European Union countries from this week must begin to implement stricter consumer protection rules, including restrictions on the use of bots to harvest tickets for concerts or sporting and events.
The laws, which also include facets such as collecting personal data and accurate pricing reductions, are from an EU directive that will be rolled out in every country in the bloc over the next two years.
EU Commissioner for Values and Transparency, Vera Jourova, said, according to international news agency AFP, it aims to rein in “rogue traders and online tricksters.”
The rules will ban traders from using automated online bots to buy thousands of tickets for concerts or sporting events and then resell them at inflated prices, as well as banning traders from having fake consumer reviews posted on their websites.
Other protections include giving consumers information about online marketplace adverts on search results, and informing users when the price they are given online is based on their internet browsing pattern, so they know it might be higher than that offered to someone else on the same site.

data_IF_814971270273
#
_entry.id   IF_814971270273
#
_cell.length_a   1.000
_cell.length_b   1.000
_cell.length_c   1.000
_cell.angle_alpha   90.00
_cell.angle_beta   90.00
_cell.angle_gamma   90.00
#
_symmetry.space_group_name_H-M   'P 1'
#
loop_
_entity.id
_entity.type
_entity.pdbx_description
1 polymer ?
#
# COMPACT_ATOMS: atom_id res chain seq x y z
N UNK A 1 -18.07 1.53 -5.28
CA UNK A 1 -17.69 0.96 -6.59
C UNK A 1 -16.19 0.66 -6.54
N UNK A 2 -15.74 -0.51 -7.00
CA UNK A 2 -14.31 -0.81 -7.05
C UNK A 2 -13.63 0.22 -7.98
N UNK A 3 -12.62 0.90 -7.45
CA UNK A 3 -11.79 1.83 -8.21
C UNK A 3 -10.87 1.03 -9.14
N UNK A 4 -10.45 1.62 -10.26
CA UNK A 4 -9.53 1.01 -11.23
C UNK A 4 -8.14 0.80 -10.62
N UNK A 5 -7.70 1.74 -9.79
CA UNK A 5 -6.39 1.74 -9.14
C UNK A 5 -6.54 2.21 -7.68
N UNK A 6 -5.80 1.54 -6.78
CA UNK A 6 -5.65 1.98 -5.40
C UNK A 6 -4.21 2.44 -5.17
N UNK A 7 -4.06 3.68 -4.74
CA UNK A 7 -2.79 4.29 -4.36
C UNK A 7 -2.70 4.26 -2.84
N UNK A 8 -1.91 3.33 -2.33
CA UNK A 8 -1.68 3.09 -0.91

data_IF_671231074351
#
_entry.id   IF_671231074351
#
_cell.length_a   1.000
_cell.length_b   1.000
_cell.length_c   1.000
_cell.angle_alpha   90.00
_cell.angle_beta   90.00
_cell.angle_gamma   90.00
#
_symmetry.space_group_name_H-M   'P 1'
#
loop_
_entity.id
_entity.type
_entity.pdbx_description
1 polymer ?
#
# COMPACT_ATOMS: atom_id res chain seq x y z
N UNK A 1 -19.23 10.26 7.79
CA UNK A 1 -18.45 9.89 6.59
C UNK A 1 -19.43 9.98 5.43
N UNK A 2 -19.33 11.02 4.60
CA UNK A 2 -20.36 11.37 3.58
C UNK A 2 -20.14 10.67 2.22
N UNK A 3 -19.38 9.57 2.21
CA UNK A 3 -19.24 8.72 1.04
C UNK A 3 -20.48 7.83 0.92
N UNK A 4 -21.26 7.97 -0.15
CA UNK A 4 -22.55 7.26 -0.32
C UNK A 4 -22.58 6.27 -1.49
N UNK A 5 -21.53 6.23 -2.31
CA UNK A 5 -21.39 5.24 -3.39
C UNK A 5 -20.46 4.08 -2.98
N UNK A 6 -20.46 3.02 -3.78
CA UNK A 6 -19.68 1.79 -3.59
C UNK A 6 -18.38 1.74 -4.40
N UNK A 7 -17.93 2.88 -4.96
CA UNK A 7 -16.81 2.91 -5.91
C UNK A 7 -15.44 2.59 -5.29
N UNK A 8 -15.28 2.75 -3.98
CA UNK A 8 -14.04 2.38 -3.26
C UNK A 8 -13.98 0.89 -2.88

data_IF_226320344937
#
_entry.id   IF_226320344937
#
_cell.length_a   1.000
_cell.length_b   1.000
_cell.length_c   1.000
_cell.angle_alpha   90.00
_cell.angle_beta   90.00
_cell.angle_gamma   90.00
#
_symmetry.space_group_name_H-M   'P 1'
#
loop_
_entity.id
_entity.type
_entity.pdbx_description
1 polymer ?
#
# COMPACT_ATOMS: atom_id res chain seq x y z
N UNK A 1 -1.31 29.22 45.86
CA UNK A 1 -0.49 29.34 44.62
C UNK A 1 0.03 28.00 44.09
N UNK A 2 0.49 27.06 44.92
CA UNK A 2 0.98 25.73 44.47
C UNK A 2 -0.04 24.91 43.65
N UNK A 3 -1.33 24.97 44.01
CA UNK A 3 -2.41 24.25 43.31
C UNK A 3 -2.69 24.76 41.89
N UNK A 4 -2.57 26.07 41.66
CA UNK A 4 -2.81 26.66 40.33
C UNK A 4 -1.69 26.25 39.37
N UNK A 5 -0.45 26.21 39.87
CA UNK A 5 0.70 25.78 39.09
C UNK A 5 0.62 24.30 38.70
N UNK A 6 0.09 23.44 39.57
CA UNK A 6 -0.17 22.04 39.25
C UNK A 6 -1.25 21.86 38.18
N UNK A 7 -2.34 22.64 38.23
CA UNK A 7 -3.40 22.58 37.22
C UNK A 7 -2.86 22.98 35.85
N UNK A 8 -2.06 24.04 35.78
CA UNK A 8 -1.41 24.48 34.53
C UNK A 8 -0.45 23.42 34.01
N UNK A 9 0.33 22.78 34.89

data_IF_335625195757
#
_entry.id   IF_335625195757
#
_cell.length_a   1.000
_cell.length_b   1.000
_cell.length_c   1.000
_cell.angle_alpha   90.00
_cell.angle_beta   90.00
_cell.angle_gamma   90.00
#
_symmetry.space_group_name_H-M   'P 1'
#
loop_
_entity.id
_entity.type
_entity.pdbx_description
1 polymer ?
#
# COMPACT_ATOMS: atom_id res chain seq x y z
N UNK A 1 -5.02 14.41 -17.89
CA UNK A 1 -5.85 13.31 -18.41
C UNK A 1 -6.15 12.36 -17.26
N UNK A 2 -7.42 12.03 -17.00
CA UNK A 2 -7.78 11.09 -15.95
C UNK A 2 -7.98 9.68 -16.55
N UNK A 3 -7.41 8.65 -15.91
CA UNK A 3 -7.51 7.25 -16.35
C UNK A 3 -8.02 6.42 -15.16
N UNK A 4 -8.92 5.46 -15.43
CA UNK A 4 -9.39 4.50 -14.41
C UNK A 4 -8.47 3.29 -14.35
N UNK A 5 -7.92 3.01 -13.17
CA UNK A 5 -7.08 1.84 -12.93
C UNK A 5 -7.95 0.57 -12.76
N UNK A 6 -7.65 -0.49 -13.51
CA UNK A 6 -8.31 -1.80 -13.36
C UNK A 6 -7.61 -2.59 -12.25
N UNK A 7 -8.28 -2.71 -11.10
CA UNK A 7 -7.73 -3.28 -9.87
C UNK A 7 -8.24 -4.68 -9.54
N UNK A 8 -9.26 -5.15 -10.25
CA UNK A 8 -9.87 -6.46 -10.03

The rules will impact online vendors who tap into the EU consumer market, including US companies such as Amazon, Google and Facebook.
EU Justice Commissioner Didier Reynders said: “Breaking EU consumer rules on large scale may cost a company a big fine of at least four per cent of annual turnover. This will be a sufficiently dissuasive and effective penalty to prevent dishonest traders from cheating.”
Jourova added: “I strongly encourage all member states to ensure that the new rules are implemented without delay.”